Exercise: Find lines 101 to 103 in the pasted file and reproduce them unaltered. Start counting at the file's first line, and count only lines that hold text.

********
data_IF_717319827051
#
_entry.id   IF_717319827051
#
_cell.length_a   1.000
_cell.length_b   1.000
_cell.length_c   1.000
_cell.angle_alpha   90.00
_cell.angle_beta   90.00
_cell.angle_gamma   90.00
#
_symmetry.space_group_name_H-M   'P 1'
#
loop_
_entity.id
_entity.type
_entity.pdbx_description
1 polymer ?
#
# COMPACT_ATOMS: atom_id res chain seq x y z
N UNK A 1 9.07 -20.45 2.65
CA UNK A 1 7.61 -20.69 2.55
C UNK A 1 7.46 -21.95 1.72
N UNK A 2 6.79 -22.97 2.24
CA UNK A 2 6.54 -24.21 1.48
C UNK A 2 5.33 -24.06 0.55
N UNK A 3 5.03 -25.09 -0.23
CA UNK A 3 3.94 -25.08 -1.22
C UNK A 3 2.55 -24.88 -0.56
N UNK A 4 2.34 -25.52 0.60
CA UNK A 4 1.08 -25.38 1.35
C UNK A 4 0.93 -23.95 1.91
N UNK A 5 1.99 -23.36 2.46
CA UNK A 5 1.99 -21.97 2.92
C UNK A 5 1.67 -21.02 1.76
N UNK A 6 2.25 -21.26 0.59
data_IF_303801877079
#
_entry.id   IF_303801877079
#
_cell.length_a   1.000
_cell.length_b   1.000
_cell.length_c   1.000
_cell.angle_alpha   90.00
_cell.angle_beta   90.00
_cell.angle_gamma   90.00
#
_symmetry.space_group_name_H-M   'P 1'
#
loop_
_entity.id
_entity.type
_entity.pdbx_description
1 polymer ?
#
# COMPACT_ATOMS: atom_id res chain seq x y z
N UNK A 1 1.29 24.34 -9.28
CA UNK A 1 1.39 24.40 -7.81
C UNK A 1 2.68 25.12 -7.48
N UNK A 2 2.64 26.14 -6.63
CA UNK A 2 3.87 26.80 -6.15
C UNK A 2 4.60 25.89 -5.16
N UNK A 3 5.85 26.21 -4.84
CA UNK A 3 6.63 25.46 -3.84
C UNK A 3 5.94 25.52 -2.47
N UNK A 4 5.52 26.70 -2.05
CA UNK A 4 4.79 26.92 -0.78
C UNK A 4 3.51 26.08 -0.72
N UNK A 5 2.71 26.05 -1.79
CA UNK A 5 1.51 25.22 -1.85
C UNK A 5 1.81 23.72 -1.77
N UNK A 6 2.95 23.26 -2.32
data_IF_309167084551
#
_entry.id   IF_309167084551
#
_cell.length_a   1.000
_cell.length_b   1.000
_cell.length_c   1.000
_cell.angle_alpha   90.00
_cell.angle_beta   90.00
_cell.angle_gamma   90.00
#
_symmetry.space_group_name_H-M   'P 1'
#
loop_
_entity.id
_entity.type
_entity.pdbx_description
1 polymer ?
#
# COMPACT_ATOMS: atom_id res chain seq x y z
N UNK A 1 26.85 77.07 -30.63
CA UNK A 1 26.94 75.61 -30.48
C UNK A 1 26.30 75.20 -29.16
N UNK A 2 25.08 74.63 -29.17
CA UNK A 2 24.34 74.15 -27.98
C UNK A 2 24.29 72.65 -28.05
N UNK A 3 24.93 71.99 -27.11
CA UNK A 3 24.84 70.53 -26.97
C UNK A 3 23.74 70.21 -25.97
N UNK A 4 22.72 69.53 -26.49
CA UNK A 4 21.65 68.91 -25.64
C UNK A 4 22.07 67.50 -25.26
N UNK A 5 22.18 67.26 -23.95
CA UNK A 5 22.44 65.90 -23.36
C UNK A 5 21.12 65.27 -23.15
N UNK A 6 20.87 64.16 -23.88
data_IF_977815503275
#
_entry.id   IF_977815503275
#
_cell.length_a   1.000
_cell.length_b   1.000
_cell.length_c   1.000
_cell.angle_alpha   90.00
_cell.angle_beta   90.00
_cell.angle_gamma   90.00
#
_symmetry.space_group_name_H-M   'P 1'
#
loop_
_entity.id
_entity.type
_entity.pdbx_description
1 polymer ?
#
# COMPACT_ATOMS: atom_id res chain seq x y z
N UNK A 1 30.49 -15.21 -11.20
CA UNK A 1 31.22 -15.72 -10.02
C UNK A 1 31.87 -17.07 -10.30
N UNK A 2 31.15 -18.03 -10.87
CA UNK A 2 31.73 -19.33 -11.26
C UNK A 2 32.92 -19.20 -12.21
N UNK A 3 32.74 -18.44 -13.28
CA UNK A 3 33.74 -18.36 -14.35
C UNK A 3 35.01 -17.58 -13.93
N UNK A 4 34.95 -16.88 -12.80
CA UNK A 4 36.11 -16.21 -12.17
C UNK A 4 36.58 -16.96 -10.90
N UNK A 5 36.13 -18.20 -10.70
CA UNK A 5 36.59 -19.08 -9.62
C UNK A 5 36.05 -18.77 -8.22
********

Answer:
C UNK A 3 23.74 70.21 -25.97
N UNK A 4 22.72 69.53 -26.49
CA UNK A 4 21.65 68.91 -25.64